- Cycling News
October 01, 2006, 1:00 BST,
April 22, 2009, 20:04 BST
Well, the longest, hardest day certainly ended up being long, but wasn't even close to being as...
Route de France Féminine report, August 17, 2006
Well, the longest, hardest day certainly ended up being long, but wasn't even close to being as difficult as everyone had anticipated. We started with a 10km neutral and then 136km of racing. Today's course was supposed to have two category 1 climbs, the only cat 1 climbs of the entire tour. The first one was at 47km. We were thinking everything would splinter over that first climb, having images of Col de la Madeleine in our heads from the Tour in 2001. Maybe everyone else was thinking the same thing, because things were pretty quiet leading up to the dreaded 47km mark.
Anticipation, excitement, dread. But before we knew it, the entire field was still together at 44km, and at 46km. Wouldn't you know it, we crested the top of this dreaded climb all together. What? That was it? I'm still on?
The next cat 1 wasn't until 113km so a little more racing started. A French National team girl and a very skinny, stick-like Spanish National champion got away and had decent gap. Now the Queen of the Mountains leader at this point in time was Svetlana Bubnenkova from the Fenixs team. She has usually been the QOM leader in pretty much every tour I've done with her. In fact, I don't even know if anyone was even challenging her for the QOM points. She was leading the competition by about 75 points, and there were only two QOM mountains left in the entire tour. No one had the slightest chance of stealing the QOM jersey off of her shoulders. Yet for some reason, she had her team go to the front and chase down the two breakaway riders in her hope of winning the next QOM. I don't think they quite caught the two by the next 'cat 1' climb, but she still was third, increasing her lead. And with her team giving her a solid lead out, we flew over the climb like it was nothing.
Now that the finish was near and the 'tough' climbs were behind us, teams started getting antsy for a stage win. Safi-pasta went to the front to reel in the lone Spanish rider. I had to give it to this girl. She really held off a chasing peloton for a long time. So it was with a bit of regret that we came flying around her with just 300 metres to go. At least I felt a bit of regret…. I don't know if anyone else did! It was an uphill finish, a good one for Judith, and she finished second to Diana Ziliute… again. It was unfortunate that there weren't bonus seconds for the stage finishes, since Judith and Ziliute would be slowly moving themselves up in GC!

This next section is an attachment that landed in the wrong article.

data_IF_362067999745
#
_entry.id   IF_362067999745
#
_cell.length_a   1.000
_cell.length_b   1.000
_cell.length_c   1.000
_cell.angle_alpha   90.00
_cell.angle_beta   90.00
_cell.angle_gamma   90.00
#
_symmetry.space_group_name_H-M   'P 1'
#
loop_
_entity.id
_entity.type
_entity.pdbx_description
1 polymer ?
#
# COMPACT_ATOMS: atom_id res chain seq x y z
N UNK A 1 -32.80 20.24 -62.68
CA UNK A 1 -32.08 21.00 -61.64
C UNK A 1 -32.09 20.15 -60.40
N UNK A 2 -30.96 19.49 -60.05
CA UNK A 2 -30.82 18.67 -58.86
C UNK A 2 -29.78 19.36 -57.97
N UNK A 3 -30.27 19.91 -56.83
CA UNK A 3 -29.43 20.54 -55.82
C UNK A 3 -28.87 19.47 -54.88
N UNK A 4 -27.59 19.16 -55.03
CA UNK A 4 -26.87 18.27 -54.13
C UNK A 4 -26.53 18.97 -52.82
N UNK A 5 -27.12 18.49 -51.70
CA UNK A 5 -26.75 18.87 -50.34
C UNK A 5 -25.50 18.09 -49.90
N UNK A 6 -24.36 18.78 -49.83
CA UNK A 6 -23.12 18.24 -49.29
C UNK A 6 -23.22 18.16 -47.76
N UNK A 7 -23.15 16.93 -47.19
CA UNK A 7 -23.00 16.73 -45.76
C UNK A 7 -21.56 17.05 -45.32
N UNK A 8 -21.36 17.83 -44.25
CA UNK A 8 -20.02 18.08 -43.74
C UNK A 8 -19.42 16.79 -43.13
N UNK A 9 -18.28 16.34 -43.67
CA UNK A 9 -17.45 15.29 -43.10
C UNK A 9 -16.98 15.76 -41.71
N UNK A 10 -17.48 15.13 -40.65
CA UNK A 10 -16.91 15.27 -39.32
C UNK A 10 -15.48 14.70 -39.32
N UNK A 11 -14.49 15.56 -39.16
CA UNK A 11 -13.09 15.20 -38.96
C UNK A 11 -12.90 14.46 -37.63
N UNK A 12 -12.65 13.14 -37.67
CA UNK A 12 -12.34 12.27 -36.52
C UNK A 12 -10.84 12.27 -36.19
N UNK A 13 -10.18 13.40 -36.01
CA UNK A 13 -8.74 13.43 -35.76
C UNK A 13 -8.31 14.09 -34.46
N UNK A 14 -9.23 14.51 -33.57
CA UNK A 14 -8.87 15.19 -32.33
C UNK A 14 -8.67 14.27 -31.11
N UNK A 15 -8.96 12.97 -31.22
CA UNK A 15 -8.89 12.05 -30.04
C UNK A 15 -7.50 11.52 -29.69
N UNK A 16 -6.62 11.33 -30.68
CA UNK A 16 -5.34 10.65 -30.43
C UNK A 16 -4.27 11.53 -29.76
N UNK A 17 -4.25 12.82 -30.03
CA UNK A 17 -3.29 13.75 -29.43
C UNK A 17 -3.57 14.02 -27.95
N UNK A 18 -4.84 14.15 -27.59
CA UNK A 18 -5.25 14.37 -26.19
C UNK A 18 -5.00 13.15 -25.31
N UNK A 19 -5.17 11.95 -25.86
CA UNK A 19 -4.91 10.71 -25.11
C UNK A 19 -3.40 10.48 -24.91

With the individual time trial as the final stage on Sunday, Saturday's stage looked to be a chance for a breakaway or another field sprint. It came down to a field sprint. Several attacks were attempted but nothing stuck. And again, with 10km to go, Safi Pasta started leading it out again for Ziliute. It was another slightly uphill finish, reminiscent of yesterday, and again it was Ziliute first and Judith second.
The organisation had arranged a 'dinner' for all the riders at a school right by the finish. Of course the dinner wasn't for two hours, so we towelled off and sat around waiting. David started massage since we had time on our hands, and I went with that. I couldn't eat another meal of pasta and greasy chicken. The sandwiches that our soigneurs have been making us have become a staple in my life! Thanks guys!
After the meal, we drove to our final accommodation of the Tour, and thank God it was the final. Another sports school, and although the setting was pretty, as it was right along a river, the room was a bit sub-par. All 5 of us were in one room with three bunk beds with toilets down the hall. I could give further description but it's not pretty, so I'll stop there. I could see that staying at a place like this could be really cool and fun…. If I was 12.
Amy and I went for a walk in the little town that evening and oddly enough we came across a bakery that was still open at 9pm. What followed was like a scene out of 'Seinfeld'. The man behind the counter was very hairy, covered in flour, and was wearing what looked to be ONLY an apron. I just couldn't buy bread from this man although I did buy some wine, as he explained to me it was from the region and very good. Amy really wanted to take a picture, and it would have been a classic one, but we didn't want to be rude.
When we woke up in the morning, we walked over to the dining hall for breakfast. It REALLY felt like I was at summer camp. Sugar corn pops and baguettes were the items of the day. But this was the final morning, we had a beautiful view of the river, and our dear old breakfast box would keep us well fed.
The only girls on our team really gunning for the time trial were Judith and Kim, as they were still in the top ten of GC. The course was 30km and it was a very cool course, with two climbs and lots of rolling hills providing us with lots of room to pick up some serious speed. During my race I only heard, 'Allez Jan Ullrich!' once, but it always makes me laugh inside. I really enjoyed my race. Sometimes I wonder if I don't end up doing a little better when there's absolutely no pressure and I'm just out there truly enjoying my ride. Well, its not like I broke any records or had a phenomenal finishing time, but I did enjoy it.
After the race, everyone was packing up their cars, trucks, and buses to hit the road and go their separate ways. One of our cars was going to Frieburg, Germany after dropping Kim and I off in Perigueux, the other to Paris, and the other to Langerwehe. See you all in two weeks in Plouay at the French World cup. In the meantime Kim and I will be kicking it in Girona, Spain. We cannot wait!
- Cycling News
October 01, 2006, 1:00 BST,
April 22, 2009, 20:04 BST